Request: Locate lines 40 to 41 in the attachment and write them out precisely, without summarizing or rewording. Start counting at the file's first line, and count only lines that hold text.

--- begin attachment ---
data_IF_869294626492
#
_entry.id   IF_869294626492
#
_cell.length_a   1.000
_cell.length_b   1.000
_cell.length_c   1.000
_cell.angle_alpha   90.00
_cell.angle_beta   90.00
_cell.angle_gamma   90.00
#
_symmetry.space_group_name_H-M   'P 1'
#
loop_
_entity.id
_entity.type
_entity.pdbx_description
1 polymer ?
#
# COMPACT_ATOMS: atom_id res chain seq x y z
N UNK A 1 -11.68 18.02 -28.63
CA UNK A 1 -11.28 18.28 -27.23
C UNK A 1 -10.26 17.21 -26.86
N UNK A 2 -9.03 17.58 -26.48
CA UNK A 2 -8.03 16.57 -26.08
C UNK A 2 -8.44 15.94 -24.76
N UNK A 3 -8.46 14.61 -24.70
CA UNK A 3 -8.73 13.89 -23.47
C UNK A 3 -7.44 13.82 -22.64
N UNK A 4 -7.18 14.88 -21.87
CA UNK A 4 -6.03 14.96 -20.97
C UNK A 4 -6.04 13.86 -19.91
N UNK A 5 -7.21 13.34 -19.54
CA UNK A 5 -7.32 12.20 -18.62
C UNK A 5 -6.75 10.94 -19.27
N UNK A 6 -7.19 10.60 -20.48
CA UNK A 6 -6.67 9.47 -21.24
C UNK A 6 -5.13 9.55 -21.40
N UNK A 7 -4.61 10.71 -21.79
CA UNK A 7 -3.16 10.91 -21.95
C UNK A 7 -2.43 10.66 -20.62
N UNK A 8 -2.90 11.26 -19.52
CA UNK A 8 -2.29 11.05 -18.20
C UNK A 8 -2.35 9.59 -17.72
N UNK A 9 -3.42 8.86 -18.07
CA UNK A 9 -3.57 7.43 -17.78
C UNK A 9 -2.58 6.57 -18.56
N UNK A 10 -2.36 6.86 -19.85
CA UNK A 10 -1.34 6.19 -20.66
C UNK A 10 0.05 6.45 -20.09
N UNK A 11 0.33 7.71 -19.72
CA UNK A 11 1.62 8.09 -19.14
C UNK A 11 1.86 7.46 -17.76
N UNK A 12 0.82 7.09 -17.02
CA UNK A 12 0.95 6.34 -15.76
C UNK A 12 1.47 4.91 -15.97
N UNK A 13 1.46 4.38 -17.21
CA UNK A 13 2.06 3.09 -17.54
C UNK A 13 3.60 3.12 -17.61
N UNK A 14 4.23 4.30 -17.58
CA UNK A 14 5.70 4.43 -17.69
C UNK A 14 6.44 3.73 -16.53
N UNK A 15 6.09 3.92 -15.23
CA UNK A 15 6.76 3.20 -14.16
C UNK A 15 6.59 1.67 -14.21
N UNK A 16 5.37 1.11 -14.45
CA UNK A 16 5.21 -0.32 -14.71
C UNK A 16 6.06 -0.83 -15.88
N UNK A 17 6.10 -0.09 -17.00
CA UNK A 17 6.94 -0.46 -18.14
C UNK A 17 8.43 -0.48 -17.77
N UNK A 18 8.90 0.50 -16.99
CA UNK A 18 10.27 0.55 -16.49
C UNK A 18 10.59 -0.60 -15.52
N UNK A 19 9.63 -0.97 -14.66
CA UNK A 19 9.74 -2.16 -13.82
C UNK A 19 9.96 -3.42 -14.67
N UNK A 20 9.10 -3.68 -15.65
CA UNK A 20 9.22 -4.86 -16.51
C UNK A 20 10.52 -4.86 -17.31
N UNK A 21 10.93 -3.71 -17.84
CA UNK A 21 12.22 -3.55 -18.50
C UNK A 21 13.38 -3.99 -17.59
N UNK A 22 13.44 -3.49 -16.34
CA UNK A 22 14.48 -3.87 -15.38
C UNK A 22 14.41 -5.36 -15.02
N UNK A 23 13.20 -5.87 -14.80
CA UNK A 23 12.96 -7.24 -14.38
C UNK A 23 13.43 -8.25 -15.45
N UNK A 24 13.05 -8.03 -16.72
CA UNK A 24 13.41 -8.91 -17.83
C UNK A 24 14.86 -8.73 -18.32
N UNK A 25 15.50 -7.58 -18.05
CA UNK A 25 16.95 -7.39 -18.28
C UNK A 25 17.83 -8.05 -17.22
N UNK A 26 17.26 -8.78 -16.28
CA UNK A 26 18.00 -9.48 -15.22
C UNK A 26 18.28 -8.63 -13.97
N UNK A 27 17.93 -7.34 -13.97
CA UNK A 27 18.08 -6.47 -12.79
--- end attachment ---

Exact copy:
CA UNK A 7 -3.16 10.91 -21.95
C UNK A 7 -2.43 10.66 -20.62